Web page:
American endurance athlete becomes the first person to cross Antarctica solo

(CNN)American endurance athlete Colin O’Brady became the first person to cross Antarctica solo without help after 54 days traversing the barren, frigid continent, he said in an Instagram post.

“FINISH LINE!!! I did it!” he wrote.
View this post on Instagram

Day 54: FINISH LINE!!! I did it! The Impossible First ✅. 32 hours and 30 minutes after leaving my last camp early Christmas morning, I covered the remaining ~80 miles in one continuous “Antarctica Ultramarathon” push to the finish line. The wooden post in the background of this picture marks the edge of the Ross Ice Shelf, where Antarctica’s land mass ends and the sea ice begins. As I pulled my sled over this invisible line, I accomplished my goal: to become the first person in history to traverse the continent of Antarctica coast to coast solo, unsupported and unaided. While the last 32 hours were some of the most challenging hours of my life, they have quite honestly been some of the best moments I have ever experienced. I was locked in a deep flow state the entire time, equally focused on the end goal, while allowing my mind to recount the profound lessons of this journey. I’m delirious writing this as I haven’t slept yet. There is so much to process and integrate and there will be many more posts to acknowledge the incredible group of people who supported this project. But for now, I want to simply recognize my #1 who I, of course, called immediately upon finishing. I burst into tears making this call. I was never alone out there. @jennabesaw you walked every step with me and guided me with your courage and strength. WE DID IT!! We turned our dream into reality and proved that The Impossible First is indeed possible. “It always seems impossible until it’s done.” – Nelson Mandela. #TheImpossibleFirst #BePossible

A post shared by Colin O'Brady (@colinobrady) on

A wooden post in the background of the photo O’Brady shared on Instagram, he said, is the edge of the Ross Ice Shelf, which marked the end of his trip.
    “As I pulled my sled over this invisible line, I accomplished my goal: to become the first person in history to traverse the continent of Antarctica coast to coast solo, unsupported and unaided,” he wrote.
    “While the last 32 hours were some of the most challenging hours of my life, they have quite honestly been some of the best moments I have ever experienced. I was locked in a deep flow state the entire time, equally focused on the end goal, while allowing my mind to recount the profound lessons of this journey.”
    O’Brady began his trek at the Ronne Ice Shelf, traveled from there to the South Pole, and then crossed to the Ross Ice Shelf, he said. He documented much of the trip on his Instagram page, even as he fought fierce wind storms, subzero temperatures and whiteout conditions.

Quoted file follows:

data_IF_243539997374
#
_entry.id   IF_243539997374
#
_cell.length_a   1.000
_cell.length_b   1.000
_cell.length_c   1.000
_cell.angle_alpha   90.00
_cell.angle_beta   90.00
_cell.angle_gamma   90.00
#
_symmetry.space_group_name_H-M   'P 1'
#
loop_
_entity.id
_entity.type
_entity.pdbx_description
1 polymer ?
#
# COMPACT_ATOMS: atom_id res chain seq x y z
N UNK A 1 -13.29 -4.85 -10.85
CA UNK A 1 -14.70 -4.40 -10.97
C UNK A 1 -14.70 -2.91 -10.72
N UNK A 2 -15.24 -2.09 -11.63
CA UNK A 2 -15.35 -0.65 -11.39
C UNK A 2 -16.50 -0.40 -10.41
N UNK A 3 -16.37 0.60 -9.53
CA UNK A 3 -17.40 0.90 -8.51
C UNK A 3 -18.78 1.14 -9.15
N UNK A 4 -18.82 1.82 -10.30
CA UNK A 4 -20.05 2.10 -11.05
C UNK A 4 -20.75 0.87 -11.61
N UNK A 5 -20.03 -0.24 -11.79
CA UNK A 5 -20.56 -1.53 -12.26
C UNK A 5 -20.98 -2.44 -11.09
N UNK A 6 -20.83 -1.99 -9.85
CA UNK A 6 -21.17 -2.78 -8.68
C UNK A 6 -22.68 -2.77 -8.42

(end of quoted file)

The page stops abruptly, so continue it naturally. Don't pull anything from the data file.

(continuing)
To complete the trip, he needed to cross several mountainous areas and travel over miles of sastrugi, which are hard wavelike ridges in the snow and ice formed by wind.
    View this post on Instagram

    Day 19: PRISTINE BEAUTY. Today during a break, an empty plastic bag slipped out of my hands and got caught by the wind. Having been raised with a Leave No Trace ethic in the outdoors, I instinctively unclipped from my harness and took off running through the deep snow after the bag. After about 100 meters I finally dove into the snow and grabbed it. There is nothing like the untouched beauty of this place it would break my heart to think about polluting it even just a tiny bit. Then something really interesting happened. I looked back at my sled and I immediately felt panicked. Like a sailor thrown overboard out at sea, looking back at my sled from 100 meters away, I realized this was the furthest I have been from my “life raft” since I began. I’m never more than the length of my harness rope away from it. My fear was completely irrational of course as there was nothing wrong with stepping away. But the perspective looking back made me realize that my sled has begun to feel an extension of myself, albeit heavy, it’s equipped with everything I need to survive out here. I guess with no loving things around, I’ve grown a deep attachment to an inanimate object. #TheImpossibleFirst #BePossible

    A post shared by Colin O'Brady (@colinobrady) on

    O’Brady is not the first to attempt the trip. British explorer Henry Worsley tried a solo trek of Antarctica in 2016, but he had to be rescued 30 miles from the finish and later died of an infection. He had traveled for 71 days unaided before that point.
      Worsley launched the attempt a century after Ernest Shackleton, the famed Antarctic explorer, survived a failed attempt to cross the continent.
      Another explorer, Lou Rudd, began a solo trek of Antarctica without help on the same day as O’Brady did. Rudd reached the South Pole on December 13 and is about 90% done with the trip, according to a Shackleton brand webpage set up to track his expedition.

      Original Article : HERE ; This post was curated & posted using : RealSpecific

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